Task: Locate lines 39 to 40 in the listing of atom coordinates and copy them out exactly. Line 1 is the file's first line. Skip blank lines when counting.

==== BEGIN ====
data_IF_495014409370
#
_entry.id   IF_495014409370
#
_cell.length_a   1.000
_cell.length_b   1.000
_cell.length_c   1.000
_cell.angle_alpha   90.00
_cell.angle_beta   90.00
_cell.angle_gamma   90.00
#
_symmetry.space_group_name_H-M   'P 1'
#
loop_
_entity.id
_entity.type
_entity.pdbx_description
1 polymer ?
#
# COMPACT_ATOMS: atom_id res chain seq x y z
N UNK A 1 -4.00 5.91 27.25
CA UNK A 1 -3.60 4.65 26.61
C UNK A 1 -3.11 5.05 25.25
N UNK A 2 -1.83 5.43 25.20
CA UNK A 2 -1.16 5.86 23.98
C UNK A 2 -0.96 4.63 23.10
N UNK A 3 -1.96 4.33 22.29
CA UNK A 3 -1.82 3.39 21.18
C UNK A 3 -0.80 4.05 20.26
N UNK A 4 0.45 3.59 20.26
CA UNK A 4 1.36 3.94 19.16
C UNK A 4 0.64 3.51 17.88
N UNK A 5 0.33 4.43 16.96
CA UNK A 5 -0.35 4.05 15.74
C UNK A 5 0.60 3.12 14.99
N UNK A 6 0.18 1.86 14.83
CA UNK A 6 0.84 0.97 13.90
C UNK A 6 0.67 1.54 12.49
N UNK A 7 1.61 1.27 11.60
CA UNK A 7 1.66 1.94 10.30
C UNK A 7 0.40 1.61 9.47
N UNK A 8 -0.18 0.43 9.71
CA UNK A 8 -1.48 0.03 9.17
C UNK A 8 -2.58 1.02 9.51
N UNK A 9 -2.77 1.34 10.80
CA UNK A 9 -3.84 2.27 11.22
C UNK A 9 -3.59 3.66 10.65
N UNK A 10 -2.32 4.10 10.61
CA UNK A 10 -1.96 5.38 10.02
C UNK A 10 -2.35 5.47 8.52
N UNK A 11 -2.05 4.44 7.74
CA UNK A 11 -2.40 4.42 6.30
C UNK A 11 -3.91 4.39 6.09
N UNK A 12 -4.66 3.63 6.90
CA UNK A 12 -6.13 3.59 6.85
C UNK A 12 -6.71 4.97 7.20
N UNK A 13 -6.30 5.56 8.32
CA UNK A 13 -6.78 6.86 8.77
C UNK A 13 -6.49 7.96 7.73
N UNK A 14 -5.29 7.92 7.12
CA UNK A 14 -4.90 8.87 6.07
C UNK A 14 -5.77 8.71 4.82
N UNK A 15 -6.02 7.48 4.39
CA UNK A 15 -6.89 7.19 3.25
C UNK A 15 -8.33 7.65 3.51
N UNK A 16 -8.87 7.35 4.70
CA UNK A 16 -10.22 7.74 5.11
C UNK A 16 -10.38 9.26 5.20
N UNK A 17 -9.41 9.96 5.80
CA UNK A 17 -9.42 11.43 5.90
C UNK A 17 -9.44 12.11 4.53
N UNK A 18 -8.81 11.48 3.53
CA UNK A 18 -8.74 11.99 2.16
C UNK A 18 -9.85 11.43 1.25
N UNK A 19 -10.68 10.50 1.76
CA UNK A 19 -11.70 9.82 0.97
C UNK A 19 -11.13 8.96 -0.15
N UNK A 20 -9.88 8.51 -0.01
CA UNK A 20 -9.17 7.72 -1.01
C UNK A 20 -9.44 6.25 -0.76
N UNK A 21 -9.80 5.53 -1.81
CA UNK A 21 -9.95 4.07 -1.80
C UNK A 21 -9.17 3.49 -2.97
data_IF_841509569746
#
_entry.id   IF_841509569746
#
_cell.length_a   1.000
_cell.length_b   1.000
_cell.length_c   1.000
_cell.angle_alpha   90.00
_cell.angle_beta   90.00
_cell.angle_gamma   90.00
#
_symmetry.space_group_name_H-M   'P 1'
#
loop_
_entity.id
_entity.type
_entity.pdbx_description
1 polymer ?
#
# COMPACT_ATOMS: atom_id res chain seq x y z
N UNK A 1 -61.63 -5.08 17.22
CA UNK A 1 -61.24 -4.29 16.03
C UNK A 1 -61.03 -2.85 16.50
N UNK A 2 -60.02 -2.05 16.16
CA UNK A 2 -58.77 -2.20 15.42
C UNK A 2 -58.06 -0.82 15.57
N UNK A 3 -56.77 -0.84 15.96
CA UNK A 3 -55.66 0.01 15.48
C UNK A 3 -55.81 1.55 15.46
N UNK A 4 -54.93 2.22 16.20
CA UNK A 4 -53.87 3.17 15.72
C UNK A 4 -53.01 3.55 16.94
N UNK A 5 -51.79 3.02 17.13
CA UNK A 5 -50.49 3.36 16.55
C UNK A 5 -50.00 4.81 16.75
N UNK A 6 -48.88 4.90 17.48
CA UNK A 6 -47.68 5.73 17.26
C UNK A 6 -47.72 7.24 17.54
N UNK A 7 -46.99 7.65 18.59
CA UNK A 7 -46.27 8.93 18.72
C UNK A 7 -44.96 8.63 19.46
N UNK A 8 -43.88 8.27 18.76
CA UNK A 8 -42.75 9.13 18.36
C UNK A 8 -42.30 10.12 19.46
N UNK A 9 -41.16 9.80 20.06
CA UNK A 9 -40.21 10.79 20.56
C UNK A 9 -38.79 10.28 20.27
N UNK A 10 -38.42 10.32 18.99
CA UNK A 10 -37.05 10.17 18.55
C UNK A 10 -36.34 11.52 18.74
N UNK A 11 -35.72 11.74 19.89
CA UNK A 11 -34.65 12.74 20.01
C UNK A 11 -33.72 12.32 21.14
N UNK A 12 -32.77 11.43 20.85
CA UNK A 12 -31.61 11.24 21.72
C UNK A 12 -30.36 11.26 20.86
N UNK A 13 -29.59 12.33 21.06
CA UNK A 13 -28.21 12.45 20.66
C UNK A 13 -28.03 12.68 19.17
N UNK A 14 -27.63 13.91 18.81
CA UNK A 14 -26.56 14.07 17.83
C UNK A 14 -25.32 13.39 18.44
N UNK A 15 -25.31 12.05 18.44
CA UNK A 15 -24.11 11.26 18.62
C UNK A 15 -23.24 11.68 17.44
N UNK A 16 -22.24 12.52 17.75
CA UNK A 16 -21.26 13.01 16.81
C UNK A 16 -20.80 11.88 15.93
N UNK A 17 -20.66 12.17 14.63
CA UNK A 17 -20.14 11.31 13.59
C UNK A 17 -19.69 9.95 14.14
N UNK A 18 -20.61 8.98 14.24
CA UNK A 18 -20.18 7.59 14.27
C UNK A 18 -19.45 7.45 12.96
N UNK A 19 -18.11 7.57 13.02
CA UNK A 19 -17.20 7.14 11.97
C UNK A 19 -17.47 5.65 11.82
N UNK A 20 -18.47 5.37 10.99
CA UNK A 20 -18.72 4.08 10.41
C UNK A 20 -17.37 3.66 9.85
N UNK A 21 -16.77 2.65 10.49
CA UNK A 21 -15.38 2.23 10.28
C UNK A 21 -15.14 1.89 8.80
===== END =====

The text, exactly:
N UNK A 7 1.61 1.27 11.60
CA UNK A 7 1.66 1.94 10.30